FREDERICK | Officials from the U.S. Environmental Protection Agency met with members of Maryland’s agriculture community Thursday in a renewed push to develop a Chesapeake Bay restoration strategy ordered by President Obama.
Chuck Fox, senior EPA adviser on the Chesapeake Bay, said that while agriculture has made strides in reducing runoff and that lawns and other turf now account for more acreage than corn in the Bay watershed, agriculture still accounts for nearly half of nutrients such as fertilizer that enter the Bay.
He said the federal agency was considering how to make further reductions in farm runoff through better nutrient management plans and increased use of buffer zones around farm fields and cover crops, which are planted between plantings of regular crops to absorb excess fertilizer.
The meeting followed a town-hall session Tuesday in Annapolis and the unveiling of a Web site to provide updates and allow public comment in developing a strategy to curb pollutants entering the Bay.
Mr. Obama’s order, which requires federal agencies to submit draft reports by Sept. 9, follows years of efforts to improve the Bay. Those efforts, however, have not stopped the decline of blue crabs and oysters or eliminated low-oxygen dead zones, but they have led to plans by the Chesapeake Bay Foundation and other groups to sue EPA to enforce the Clean Water Act.
Mr. Fox said the draft report to be delivered Sept. 9 will contain “pretty bold ideas” and a “fair amount of new activity from all sectors of our society” that are likely to include stringent new standards for urban and suburban development and redevelopment. He said they also could include regulations on lawn fertilizers.
Bill Satterfield of Delmarva Poultry asked Mr. Fox whether EPA’s calculations included runoff from residential lawns, and Wilmer Stoneman of the Virginia Farm Bureau said after the meeting that suburban Fairfax County in his state had the highest fertilizer sales in the state, mostly for lawn care.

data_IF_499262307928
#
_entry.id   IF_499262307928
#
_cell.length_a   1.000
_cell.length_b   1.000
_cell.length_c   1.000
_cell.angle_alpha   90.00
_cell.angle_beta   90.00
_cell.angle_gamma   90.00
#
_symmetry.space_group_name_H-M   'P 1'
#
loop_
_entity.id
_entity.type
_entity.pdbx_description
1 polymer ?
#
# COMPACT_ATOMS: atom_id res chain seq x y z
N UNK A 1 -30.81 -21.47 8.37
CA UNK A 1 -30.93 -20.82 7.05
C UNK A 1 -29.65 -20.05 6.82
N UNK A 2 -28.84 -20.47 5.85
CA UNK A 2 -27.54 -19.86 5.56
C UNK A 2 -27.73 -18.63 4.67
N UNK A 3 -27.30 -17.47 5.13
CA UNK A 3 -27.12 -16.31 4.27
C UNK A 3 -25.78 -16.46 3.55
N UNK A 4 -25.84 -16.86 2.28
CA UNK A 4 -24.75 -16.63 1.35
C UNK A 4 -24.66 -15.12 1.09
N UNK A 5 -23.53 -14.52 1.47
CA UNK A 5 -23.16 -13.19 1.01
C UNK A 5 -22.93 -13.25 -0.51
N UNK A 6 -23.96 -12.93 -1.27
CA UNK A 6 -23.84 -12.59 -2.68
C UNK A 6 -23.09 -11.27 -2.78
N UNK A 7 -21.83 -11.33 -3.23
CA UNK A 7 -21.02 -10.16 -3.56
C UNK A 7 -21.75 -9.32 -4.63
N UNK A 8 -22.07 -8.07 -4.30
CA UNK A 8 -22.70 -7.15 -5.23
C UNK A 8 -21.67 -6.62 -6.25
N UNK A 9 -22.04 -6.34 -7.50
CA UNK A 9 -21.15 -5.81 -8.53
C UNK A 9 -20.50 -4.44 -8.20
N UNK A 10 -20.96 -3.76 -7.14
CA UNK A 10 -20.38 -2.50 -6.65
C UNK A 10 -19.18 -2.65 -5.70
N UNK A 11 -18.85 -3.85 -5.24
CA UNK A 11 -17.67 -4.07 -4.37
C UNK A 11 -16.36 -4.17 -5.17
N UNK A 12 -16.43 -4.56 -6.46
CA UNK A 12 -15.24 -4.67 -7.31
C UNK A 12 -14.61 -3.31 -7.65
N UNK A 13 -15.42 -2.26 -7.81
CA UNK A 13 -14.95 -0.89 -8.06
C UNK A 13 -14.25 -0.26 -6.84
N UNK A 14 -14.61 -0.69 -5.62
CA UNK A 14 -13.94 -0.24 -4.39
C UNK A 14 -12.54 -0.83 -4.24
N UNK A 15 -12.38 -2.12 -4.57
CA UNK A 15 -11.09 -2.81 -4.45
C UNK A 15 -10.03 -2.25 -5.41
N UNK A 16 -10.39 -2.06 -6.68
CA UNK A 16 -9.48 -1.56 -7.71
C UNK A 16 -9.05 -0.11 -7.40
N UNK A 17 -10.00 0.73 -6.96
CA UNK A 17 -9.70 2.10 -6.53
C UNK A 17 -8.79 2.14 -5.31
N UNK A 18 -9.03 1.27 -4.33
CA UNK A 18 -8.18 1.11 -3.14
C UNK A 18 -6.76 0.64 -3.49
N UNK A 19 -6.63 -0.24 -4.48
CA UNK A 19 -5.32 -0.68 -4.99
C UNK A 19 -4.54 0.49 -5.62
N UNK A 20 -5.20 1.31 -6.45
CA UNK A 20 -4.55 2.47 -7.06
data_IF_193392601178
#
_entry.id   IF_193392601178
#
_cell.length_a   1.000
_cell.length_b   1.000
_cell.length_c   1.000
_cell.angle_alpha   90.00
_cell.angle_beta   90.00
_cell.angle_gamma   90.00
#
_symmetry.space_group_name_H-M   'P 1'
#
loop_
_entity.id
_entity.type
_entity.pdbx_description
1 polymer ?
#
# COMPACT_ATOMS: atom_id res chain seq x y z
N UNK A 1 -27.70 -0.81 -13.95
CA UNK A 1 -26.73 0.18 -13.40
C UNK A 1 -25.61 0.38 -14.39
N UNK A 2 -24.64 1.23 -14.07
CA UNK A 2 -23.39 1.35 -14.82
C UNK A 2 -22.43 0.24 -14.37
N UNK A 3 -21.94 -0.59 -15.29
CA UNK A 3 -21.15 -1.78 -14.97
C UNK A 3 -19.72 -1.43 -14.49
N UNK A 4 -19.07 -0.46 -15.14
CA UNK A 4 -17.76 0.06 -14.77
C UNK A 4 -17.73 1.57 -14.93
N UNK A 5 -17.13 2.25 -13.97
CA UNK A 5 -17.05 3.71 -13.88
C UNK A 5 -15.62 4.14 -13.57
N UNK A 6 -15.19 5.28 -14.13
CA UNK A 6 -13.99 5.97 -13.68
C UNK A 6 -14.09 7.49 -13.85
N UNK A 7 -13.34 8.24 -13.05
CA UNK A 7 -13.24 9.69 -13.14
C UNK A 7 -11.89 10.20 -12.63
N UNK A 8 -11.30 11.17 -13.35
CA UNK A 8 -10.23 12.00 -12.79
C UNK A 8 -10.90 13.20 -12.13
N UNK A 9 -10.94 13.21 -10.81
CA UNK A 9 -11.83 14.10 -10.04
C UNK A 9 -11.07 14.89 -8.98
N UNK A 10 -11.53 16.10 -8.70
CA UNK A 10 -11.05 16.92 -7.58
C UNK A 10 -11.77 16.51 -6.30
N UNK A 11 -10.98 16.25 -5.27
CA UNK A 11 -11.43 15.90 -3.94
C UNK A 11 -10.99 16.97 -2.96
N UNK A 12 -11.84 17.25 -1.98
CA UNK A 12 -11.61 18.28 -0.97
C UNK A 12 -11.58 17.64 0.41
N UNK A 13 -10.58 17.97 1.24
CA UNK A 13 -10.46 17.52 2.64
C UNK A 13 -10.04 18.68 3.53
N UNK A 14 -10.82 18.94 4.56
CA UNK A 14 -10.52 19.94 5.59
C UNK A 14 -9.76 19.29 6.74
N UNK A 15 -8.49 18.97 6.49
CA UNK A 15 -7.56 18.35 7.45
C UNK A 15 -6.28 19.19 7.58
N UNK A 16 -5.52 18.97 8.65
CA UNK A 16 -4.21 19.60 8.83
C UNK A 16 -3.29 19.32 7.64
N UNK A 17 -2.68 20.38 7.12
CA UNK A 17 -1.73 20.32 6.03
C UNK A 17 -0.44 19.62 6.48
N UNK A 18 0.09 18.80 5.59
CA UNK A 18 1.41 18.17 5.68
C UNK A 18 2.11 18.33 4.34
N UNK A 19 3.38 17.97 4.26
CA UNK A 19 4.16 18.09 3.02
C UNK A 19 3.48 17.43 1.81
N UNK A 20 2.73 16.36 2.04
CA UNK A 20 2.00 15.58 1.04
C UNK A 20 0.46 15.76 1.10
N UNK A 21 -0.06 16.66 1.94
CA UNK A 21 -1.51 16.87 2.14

All of the practices are designed to reduce the amount of nitrogen and phosphorous from fertilizers, manure, detergents and other sources that enter the Bay. Once there, they can spur algae blooms that rob Bay water of oxygen and create dead zones.
In Annapolis, Mr. Fox said urban and suburban runoff is the only pollution source that is growing while controls on sewage plants, farms and other sources are having an effect. However, agriculture is where the most-effective cost controls can be implemented, he said.
Mr. Fox and others repeatedly called for more accountability in the process, and many at the Annapolis meeting called for an end to the voluntary nature of cleanup efforts.
Mr. Fox said increased accountability could involve tougher permitting for sewage plants, developments and farms that have “real consequences for not complying with the law.” Those consequences could include fines, civil penalties, and stop-work orders for developments, he said.
Mr. Obama’s executive order puts the federal government at the head of efforts previously led by the states, establishing a Federal Leadership Committee, led by the EPA to oversee restoration programs and orders the EPA to research its authority under the Clean Water Act to restore the Bay.
Meanwhile, lawmakers in Congress are working on a reauthorization bill for the Chesapeake Bay Program, the joint state-federal program that has led Bay restoration efforts.